Imitation Of Life (Two-Movie Special Edition) (Universal Legacy Series)
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The 1934 film stars Claudette Colbert and Louise Beavers as the mothers. The film seems very dated and old fashioned on the surface; watching it a 2nd time with the commentary track is very beneficial. Avery Clayton, an African-American Cultural Scholar, gives slight information on the making of the film, but gives the story plenty of explanation of the subtexts and is very helpful in putting some of the slightly offensive elements into the context of the times that the film was made. Beavers' character becomes the icon for Aunt Delilah's pancake mix, a thinly veiled version of Aunt Jemima. Colbert's character is given the idea to market Delilah's recipe and the two become rich; the fact that Beaver's character doesn't want any of the riches and is actually afraid NOT to be in a subserviant role to Colbert is somewhat uncomfortable. Colbert gives her typical warm performance and even today, she is a joy to watch. The rest of the film does seem very dated.Read more ›
First of all, it takes place in the early 1930's, putting us smack dab in the Depression, and a time period which suits the subject matter. Claudette Colbert, a much better actress than Lana Turner, is one of the first reasons I prefer this version. But, mainly, the incredible Louise Beavers is absolutely unforgettable as the black maid, Delilah Johnson, whose light-skinned daughter, Peola, is raised alongside Colbert's daughter, Jessie.
When the girls grow up, Peola realizes that she can "pass" for white, and in the 1930's, with racism and joblessness rampant, her choice makes sense, for the times. When Peola, played by Fredi Washington, completely rejects her mother, it is heartbreaking. To see Louise Beavers sobbing onto the counter in the department store is truly painful.
Peola breaks her mother's heart in order to fit into a world that would not accept her otherwise. In the end, she regrets the pain she causes her mother. This is another time and place, and we don't hate Peola for hurting her mother. Still, our heart bleeds for Delilah.
The acting is top notch, and I will take this more entertaining and serious version of the film over the campy re-make any day.
I am not going to review the two movies because the reviews on their respective product pages to which I have provided links are far more articulate than I can ever be. Instead, I am going to compare and contrast the original and the remake and give some reasons why the films are historically significant and groundbreaking.
The 1934 movie, Imitation of Life (1934), is based on and substantially follows Fanny Hurst's 1933 novel titled Imitation of Life. The usual Hollywood liberties are taken when transforming a novel into a screen play. The 1959 remake, Imitation of Life, differs significantly in detail (the original characters have different names, meet under different circumstances, and the successes enjoyed by one of the main characters comes from a different avenue.)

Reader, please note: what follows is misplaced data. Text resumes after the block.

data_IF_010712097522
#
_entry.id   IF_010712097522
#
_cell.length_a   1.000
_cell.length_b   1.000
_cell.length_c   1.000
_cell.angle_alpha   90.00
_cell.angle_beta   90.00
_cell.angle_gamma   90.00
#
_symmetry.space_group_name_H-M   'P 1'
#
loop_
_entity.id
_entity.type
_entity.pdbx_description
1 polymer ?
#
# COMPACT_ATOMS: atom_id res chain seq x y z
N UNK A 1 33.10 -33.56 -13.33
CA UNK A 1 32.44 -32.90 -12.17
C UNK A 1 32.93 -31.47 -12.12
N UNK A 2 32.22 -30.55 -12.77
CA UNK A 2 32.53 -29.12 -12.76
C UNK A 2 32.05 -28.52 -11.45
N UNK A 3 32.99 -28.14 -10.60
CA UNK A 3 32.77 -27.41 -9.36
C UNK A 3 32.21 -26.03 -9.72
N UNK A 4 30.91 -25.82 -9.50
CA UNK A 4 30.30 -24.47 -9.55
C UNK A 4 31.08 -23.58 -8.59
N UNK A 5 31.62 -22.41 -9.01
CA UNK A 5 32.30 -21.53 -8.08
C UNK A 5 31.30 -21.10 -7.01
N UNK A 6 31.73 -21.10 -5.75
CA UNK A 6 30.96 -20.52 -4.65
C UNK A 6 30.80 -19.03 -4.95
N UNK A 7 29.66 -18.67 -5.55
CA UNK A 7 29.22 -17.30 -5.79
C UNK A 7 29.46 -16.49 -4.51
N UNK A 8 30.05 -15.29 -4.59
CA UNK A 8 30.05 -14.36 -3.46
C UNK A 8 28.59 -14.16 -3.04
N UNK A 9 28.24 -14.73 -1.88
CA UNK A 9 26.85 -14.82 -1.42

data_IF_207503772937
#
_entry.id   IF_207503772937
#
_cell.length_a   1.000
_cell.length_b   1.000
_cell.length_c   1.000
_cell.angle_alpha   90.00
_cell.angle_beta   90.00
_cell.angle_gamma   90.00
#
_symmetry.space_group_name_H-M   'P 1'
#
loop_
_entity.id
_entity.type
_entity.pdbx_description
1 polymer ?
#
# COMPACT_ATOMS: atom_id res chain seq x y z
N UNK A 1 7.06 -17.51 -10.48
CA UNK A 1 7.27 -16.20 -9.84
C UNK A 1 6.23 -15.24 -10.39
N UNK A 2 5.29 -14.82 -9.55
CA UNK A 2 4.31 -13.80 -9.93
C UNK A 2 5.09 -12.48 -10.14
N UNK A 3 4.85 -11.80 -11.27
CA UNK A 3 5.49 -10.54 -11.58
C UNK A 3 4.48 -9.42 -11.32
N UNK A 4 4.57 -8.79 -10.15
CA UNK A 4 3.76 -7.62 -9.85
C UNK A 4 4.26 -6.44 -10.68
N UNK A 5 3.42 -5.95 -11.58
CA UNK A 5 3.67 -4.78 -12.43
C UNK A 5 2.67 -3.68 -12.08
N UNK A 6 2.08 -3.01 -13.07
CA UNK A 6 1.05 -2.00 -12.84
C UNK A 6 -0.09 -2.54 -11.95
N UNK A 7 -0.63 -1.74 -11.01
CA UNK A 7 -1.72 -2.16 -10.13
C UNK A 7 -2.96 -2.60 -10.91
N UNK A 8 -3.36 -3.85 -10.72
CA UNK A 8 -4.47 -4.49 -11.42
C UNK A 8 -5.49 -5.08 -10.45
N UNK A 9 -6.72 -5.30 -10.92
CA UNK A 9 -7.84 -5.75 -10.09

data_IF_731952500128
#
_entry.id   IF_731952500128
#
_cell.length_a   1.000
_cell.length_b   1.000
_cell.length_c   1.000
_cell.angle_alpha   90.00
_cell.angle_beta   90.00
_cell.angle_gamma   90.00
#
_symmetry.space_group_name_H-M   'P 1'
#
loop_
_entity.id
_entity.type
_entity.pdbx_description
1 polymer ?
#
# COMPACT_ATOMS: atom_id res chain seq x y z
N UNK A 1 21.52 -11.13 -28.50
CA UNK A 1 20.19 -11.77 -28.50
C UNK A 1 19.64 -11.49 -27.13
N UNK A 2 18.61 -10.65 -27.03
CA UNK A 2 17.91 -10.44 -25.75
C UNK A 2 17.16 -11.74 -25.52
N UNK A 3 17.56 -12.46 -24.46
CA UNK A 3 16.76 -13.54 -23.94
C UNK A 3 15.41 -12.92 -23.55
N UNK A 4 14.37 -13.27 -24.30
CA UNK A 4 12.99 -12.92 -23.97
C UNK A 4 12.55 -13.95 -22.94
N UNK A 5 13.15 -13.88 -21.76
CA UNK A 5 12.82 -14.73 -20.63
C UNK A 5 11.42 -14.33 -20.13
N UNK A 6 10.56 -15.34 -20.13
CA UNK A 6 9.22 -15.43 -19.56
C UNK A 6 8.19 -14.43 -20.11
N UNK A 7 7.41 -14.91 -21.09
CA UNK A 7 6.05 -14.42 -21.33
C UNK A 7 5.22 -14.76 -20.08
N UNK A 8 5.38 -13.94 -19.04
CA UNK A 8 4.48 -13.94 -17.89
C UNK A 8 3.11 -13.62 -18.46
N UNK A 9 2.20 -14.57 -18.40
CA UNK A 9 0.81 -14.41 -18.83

However, while the details differ between the two films, the themes are the same, and the context the storylines are closely aligned to the eras in which the movies were made.
The basic themes are race relations, the meaning of being Black in American society, and women breaking barriers.
The 1934 version was the first film to humanize black Americans by portraying the characters as human beings who have feelings, aspirations and strong family ties (and challenges).Read more ›
Civil Rights and Black Power Movements so must be viewed with
that in mind.must have been controversial. The 1934 version is
quite dated now but was probably controversial at the time. Louise Beavers is magnificent as
the mother whose heart is broken by her light-skinned daughter who
wants to pass in the white world. Had times been different, she
might have beaten Halle to the Oscar by 70 years instead of being
relegated to 5th billing. Fredi Washington as her daughter is also escellent.
The 1959 version features a magnificent performance by Juanita Moore who received
an Oscar nomination for her work. This is more than a glitzy
Lana Turner weeper. Douglas Sirk use of color is fantastic and
even if the movie is hokey you can't stop watching. This double
bill is great for collectors who wish to have both versions.
Most Recent Customer Reviews
The first Acadamy Award to to an African-American went to Hattie McDaniel for her role in the 1939 film "Gone With The Wind" for her role as "Mammy". Read morePublished 12 days ago by Amazon Customer
*** This review may contain spoilers ***
I never did assess the location for this film, NOLA? Read more
Great movie classic. I love both editions to this movie. Grab the tissue you will need them.Published 1 month ago by Shon's Reviews
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Both films have new transfers and restored sound (there's an obvious difference in quality, but it isn't that much better than the previous versions due likely to the conditions of the masters).
Each film also has an audio commentary, and the disc for the '59 version also includes a half-hour... Read More
Feb 14, 2008 by K. | See all 2 posts
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